Tuesday, January 4, 2011

Hoopa Valley Tribe v. FERC

Dec 28: In the U.S. Court of Appeals, D.C. Circuit, Case No. 09-1134. The Appeals Court indicates that one of the modern U.S. government's major regulatory tasks is to reconcile competing demands on the Nation's natural resources. The dispute in this case concerns water resources in the Pacific Northwest, where a hydroelectric plant provides power to some citizens but interferes with the food needs and recreational desires of others.
    The Klamath Hydroelectric Project is located on the Klamath River in Oregon and California. The Project serves as a source of electricity for customers in a six-state area of the Pacific Northwest. From 1956 to 2006, a power company known as PacifiCorp operated the Klamath Hydroelectric Project pursuant to a 50-year license granted by the Federal Energy Regulatory Commission (FERC). Since the original license expired in 2006, PacifiCorp has operated the Project under successive annual licenses granted by FERC.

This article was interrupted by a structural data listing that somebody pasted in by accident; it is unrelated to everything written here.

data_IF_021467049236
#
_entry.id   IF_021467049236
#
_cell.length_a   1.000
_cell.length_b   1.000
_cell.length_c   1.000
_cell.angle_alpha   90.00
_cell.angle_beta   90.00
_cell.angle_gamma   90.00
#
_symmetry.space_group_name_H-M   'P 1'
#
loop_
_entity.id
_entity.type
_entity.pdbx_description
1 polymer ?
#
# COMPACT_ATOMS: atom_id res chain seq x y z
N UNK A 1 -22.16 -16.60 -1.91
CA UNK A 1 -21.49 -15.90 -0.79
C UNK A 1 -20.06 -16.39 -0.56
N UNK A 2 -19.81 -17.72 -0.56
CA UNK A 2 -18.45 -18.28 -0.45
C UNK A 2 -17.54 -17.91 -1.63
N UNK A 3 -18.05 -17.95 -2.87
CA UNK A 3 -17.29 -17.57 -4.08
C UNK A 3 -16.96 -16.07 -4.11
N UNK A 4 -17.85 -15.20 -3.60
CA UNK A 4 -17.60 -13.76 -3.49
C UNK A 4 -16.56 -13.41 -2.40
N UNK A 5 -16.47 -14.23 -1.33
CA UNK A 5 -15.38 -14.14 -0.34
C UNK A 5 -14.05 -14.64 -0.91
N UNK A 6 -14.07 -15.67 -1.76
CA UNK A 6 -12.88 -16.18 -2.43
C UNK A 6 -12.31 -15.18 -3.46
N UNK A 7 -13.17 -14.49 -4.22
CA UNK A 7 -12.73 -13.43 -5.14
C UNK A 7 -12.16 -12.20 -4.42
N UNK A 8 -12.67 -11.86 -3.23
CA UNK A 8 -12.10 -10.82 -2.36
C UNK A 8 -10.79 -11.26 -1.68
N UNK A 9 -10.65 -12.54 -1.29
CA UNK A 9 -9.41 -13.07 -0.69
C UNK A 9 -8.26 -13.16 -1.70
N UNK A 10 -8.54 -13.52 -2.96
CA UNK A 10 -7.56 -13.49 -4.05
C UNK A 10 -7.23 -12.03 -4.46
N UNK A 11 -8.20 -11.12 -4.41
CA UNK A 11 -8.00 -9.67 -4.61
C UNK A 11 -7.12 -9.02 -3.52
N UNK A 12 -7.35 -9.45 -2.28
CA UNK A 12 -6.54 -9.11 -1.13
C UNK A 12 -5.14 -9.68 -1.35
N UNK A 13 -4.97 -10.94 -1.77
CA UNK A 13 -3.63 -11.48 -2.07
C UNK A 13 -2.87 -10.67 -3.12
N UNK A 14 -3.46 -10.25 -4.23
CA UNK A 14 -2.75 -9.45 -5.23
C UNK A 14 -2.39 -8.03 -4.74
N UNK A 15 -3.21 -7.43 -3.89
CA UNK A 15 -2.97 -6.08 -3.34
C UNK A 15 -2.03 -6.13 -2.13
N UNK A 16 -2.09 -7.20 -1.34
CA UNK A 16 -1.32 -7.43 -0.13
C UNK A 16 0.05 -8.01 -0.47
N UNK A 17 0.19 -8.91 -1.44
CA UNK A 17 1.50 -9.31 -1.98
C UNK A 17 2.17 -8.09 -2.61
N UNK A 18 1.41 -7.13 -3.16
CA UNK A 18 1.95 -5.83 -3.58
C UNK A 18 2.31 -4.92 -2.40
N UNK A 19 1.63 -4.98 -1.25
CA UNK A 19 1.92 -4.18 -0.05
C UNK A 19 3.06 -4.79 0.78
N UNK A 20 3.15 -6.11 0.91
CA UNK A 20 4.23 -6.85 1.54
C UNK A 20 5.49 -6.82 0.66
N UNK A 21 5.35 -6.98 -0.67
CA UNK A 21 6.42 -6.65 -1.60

The Hoopa Valley Tribe of American Indians holds fishing rights in the Klamath River and subsists in part on the River's trout. In 2007, the Tribe requested that FERC impose conditions on PacifiCorp's annual licenses so as to preserve the Klamath River's trout fishery. FERC declined to do so. In this Court, the Tribe has challenged FERC's refusal as contrary to the Commission's regulations and precedents, and as unsupported by substantial evidence. The Appeals Court said it disagreed and denied the Tribe's petition.
    The Appeals Court ruled, "This controversy presents "a classic example of a factual dispute the resolution of which implicates substantial agency expertise.' Marsh v. Or. Natural Res. Council, 490 U.S. 360, 376 (1989). FERC acknowledged conflicting evidence and weighed the testimony of dueling experts. There was evidence on both sides; we thus have no basis to overturn the Commission's resolution of this debate. The Commission's conclusion is based on substantial evidence. Cf. Wis. Valley Improvement Co. v. FERC, 236 F.3d 738, 746-47 (D.C. Cir. 2001)."
    Access the complete opinion (click here).

No comments: